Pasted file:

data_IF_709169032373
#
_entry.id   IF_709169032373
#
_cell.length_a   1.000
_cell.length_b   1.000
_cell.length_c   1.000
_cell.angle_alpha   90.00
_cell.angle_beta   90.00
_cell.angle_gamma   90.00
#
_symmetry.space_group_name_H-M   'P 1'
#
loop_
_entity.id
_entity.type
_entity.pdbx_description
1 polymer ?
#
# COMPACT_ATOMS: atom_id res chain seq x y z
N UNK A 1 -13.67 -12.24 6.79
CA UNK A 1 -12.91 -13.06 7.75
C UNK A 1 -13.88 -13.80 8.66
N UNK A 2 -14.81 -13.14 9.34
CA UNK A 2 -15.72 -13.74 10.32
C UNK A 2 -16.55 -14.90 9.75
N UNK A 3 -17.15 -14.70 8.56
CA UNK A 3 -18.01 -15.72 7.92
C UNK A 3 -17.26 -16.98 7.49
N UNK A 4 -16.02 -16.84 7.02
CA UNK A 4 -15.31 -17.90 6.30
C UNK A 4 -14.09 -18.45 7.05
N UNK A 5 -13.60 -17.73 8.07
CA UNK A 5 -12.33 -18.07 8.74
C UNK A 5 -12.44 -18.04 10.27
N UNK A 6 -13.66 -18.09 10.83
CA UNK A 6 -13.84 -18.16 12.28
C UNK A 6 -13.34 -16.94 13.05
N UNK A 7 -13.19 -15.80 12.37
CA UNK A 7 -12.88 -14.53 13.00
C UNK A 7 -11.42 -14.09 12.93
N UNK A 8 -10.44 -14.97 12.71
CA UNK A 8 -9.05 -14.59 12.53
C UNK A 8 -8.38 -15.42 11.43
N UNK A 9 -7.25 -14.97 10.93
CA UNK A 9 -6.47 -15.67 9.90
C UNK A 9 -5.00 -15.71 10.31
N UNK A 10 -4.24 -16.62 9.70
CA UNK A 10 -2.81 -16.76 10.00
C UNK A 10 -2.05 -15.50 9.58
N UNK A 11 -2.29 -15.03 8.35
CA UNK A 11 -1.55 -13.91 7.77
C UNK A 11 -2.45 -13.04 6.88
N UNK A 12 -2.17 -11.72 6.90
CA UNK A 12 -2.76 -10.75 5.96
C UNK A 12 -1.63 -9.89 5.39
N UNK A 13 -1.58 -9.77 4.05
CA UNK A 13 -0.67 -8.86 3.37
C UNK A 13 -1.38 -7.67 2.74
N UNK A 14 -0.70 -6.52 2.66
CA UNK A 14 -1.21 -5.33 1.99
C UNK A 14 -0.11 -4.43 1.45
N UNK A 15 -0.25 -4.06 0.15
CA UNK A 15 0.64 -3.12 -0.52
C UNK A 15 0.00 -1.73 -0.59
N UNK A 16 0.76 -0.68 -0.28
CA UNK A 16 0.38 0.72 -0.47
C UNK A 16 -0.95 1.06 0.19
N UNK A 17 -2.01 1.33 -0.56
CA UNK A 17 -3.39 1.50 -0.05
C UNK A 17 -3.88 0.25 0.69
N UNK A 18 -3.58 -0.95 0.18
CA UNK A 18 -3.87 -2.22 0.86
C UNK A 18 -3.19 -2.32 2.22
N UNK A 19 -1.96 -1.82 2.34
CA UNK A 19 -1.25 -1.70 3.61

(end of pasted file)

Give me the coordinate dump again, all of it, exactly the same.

data_IF_709169032373
#
_entry.id   IF_709169032373
#
_cell.length_a   1.000
_cell.length_b   1.000
_cell.length_c   1.000
_cell.angle_alpha   90.00
_cell.angle_beta   90.00
_cell.angle_gamma   90.00
#
_symmetry.space_group_name_H-M   'P 1'
#
loop_
_entity.id
_entity.type
_entity.pdbx_description
1 polymer ?
#
# COMPACT_ATOMS: atom_id res chain seq x y z
N UNK A 1 -13.67 -12.24 6.79
CA UNK A 1 -12.91 -13.06 7.75
C UNK A 1 -13.88 -13.80 8.66
N UNK A 2 -14.81 -13.14 9.34
CA UNK A 2 -15.72 -13.74 10.32
C UNK A 2 -16.55 -14.90 9.75
N UNK A 3 -17.15 -14.70 8.56
CA UNK A 3 -18.01 -15.72 7.92
C UNK A 3 -17.26 -16.98 7.49
N UNK A 4 -16.02 -16.84 7.02
CA UNK A 4 -15.31 -17.90 6.30
C UNK A 4 -14.09 -18.45 7.05
N UNK A 5 -13.60 -17.73 8.07
CA UNK A 5 -12.33 -18.07 8.74
C UNK A 5 -12.44 -18.04 10.27
N UNK A 6 -13.66 -18.09 10.83
CA UNK A 6 -13.84 -18.16 12.28
C UNK A 6 -13.34 -16.94 13.05
N UNK A 7 -13.19 -15.80 12.37
CA UNK A 7 -12.88 -14.53 13.00
C UNK A 7 -11.42 -14.09 12.93
N UNK A 8 -10.44 -14.97 12.71
CA UNK A 8 -9.05 -14.59 12.53
C UNK A 8 -8.38 -15.42 11.43
N UNK A 9 -7.25 -14.97 10.93
CA UNK A 9 -6.47 -15.67 9.90
C UNK A 9 -5.00 -15.71 10.31
N UNK A 10 -4.24 -16.62 9.70
CA UNK A 10 -2.81 -16.76 10.00
C UNK A 10 -2.05 -15.50 9.58
N UNK A 11 -2.29 -15.03 8.35
CA UNK A 11 -1.55 -13.91 7.77
C UNK A 11 -2.45 -13.04 6.88
N UNK A 12 -2.17 -11.72 6.90
CA UNK A 12 -2.76 -10.75 5.96
C UNK A 12 -1.63 -9.89 5.39
N UNK A 13 -1.58 -9.77 4.05
CA UNK A 13 -0.67 -8.86 3.37
C UNK A 13 -1.38 -7.67 2.74
N UNK A 14 -0.70 -6.52 2.66
CA UNK A 14 -1.21 -5.33 1.99
C UNK A 14 -0.11 -4.43 1.45
N UNK A 15 -0.25 -4.06 0.15
CA UNK A 15 0.64 -3.12 -0.52
C UNK A 15 0.00 -1.73 -0.59
N UNK A 16 0.76 -0.68 -0.28
CA UNK A 16 0.38 0.72 -0.47
C UNK A 16 -0.95 1.06 0.19
N UNK A 17 -2.01 1.33 -0.56
CA UNK A 17 -3.39 1.50 -0.05
C UNK A 17 -3.88 0.25 0.69
N UNK A 18 -3.58 -0.95 0.18
CA UNK A 18 -3.87 -2.22 0.86
C UNK A 18 -3.19 -2.32 2.22
N UNK A 19 -1.96 -1.82 2.34
CA UNK A 19 -1.25 -1.70 3.61